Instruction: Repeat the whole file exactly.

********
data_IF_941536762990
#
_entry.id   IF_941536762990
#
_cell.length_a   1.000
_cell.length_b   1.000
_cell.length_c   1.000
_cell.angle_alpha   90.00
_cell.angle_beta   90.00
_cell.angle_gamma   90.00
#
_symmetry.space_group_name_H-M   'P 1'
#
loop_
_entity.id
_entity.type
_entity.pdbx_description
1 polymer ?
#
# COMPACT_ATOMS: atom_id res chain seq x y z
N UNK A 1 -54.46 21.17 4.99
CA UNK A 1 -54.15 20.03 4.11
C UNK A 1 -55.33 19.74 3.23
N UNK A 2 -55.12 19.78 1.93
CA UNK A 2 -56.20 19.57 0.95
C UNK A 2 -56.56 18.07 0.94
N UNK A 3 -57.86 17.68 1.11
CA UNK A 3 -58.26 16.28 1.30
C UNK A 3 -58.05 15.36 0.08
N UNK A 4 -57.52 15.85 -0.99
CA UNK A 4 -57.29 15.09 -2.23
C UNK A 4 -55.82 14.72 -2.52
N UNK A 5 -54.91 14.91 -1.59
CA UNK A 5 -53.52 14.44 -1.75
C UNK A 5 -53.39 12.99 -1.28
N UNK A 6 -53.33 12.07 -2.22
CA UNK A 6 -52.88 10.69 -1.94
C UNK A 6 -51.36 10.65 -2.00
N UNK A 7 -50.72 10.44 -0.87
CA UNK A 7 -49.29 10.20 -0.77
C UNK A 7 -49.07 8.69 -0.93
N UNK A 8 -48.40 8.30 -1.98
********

data_IF_941536762990
#
_entry.id   IF_941536762990
#
_cell.length_a   1.000
_cell.length_b   1.000
_cell.length_c   1.000
_cell.angle_alpha   90.00
_cell.angle_beta   90.00
_cell.angle_gamma   90.00
#
_symmetry.space_group_name_H-M   'P 1'
#
loop_
_entity.id
_entity.type
_entity.pdbx_description
1 polymer ?
#
# COMPACT_ATOMS: atom_id res chain seq x y z
N UNK A 1 -54.46 21.17 4.99
CA UNK A 1 -54.15 20.03 4.11
C UNK A 1 -55.33 19.74 3.23
N UNK A 2 -55.12 19.78 1.93
CA UNK A 2 -56.20 19.57 0.95
C UNK A 2 -56.56 18.07 0.94
N UNK A 3 -57.86 17.68 1.11
CA UNK A 3 -58.26 16.28 1.30
C UNK A 3 -58.05 15.36 0.08
N UNK A 4 -57.52 15.85 -0.99
CA UNK A 4 -57.29 15.09 -2.23
C UNK A 4 -55.82 14.72 -2.52
N UNK A 5 -54.91 14.91 -1.59
CA UNK A 5 -53.52 14.44 -1.75
C UNK A 5 -53.39 12.99 -1.28
N UNK A 6 -53.33 12.07 -2.22
CA UNK A 6 -52.88 10.69 -1.94
C UNK A 6 -51.36 10.65 -2.00
N UNK A 7 -50.72 10.44 -0.87
CA UNK A 7 -49.29 10.20 -0.77
C UNK A 7 -49.07 8.69 -0.93
N UNK A 8 -48.40 8.30 -1.98